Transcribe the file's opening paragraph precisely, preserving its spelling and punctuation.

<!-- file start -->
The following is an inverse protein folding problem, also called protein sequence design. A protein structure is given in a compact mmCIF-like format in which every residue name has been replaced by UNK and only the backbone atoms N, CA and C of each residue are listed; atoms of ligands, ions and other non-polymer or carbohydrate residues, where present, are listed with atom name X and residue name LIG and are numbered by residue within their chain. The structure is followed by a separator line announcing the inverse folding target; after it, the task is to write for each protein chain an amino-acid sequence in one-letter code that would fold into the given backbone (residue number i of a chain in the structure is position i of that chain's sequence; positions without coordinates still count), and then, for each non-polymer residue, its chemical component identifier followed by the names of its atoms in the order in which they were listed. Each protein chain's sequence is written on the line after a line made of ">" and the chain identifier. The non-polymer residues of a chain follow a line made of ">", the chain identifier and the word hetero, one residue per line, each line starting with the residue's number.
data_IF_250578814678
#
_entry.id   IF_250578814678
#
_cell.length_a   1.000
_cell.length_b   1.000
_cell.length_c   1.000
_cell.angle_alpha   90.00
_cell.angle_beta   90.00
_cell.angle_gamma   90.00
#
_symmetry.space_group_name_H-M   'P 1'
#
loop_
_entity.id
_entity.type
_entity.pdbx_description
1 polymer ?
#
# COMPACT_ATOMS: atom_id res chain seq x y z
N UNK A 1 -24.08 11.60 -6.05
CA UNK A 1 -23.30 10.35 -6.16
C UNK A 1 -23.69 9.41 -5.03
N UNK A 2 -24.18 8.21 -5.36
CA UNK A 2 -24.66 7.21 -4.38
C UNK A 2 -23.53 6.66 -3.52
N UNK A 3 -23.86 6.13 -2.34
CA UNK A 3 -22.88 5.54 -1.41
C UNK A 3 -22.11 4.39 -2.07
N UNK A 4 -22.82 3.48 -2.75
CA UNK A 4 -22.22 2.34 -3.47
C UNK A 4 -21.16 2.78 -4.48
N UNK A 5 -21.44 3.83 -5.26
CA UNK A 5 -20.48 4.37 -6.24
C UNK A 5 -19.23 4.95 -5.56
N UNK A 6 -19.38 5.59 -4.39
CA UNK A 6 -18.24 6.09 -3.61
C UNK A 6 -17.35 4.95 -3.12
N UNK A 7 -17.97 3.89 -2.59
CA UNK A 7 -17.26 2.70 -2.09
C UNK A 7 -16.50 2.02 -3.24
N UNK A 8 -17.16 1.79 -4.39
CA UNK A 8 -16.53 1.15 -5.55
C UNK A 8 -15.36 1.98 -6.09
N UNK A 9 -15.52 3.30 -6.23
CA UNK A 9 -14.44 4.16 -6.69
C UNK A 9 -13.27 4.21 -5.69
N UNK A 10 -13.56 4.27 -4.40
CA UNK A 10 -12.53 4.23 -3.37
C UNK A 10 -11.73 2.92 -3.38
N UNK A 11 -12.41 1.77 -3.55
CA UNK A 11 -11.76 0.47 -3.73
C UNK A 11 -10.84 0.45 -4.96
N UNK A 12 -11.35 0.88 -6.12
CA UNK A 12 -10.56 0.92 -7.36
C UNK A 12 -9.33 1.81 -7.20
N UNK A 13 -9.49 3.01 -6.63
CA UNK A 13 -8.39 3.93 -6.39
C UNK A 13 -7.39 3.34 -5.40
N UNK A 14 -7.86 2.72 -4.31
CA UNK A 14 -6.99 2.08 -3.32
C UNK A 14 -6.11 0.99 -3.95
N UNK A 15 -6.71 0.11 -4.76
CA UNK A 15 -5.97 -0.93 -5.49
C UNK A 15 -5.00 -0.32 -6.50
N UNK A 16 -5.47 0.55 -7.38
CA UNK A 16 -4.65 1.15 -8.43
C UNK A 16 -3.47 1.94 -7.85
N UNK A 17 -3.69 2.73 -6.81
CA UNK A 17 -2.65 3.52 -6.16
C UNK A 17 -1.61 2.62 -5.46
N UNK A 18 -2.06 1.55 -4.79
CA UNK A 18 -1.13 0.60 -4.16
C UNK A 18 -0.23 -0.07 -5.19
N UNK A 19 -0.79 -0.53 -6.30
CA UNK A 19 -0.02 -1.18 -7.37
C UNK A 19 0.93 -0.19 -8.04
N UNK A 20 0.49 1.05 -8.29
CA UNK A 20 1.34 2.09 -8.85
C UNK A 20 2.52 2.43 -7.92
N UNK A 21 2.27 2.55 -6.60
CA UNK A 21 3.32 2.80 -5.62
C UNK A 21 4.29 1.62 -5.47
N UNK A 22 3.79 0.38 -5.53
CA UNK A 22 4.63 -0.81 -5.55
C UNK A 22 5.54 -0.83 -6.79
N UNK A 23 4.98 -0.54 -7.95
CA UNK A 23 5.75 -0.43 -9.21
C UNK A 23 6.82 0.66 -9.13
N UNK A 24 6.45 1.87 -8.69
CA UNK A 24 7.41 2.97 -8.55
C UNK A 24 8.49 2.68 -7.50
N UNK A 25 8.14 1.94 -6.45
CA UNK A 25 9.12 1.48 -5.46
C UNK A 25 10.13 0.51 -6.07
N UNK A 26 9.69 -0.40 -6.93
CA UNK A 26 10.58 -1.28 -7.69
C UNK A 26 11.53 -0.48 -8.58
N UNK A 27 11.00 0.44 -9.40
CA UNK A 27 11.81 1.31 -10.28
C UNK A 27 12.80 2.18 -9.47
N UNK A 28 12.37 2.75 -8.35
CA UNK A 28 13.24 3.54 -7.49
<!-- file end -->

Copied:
The following is an inverse protein folding problem, also called protein sequence design. A protein structure is given in a compact mmCIF-like format in which every residue name has been replaced by UNK and only the backbone atoms N, CA and C of each residue are listed; atoms of ligands, ions and other non-polymer or carbohydrate residues, where present, are listed with atom name X and residue name LIG and are numbered by residue within their chain. The structure is followed by a separator line announcing the inverse folding target; after it, the task is to write for each protein chain an amino-acid sequence in one-letter code that would fold into the given backbone (residue number i of a chain in the structure is position i of that chain's sequence; positions without coordinates still count), and then, for each non-polymer residue, its chemical component identifier followed by the names of its atoms in the order in which they were listed. Each protein chain's sequence is written on the line after a line made of ">" and the chain identifier. The non-polymer residues of a chain follow a line made of ">", the chain identifier and the word hetero, one residue per line, each line starting with the residue's number.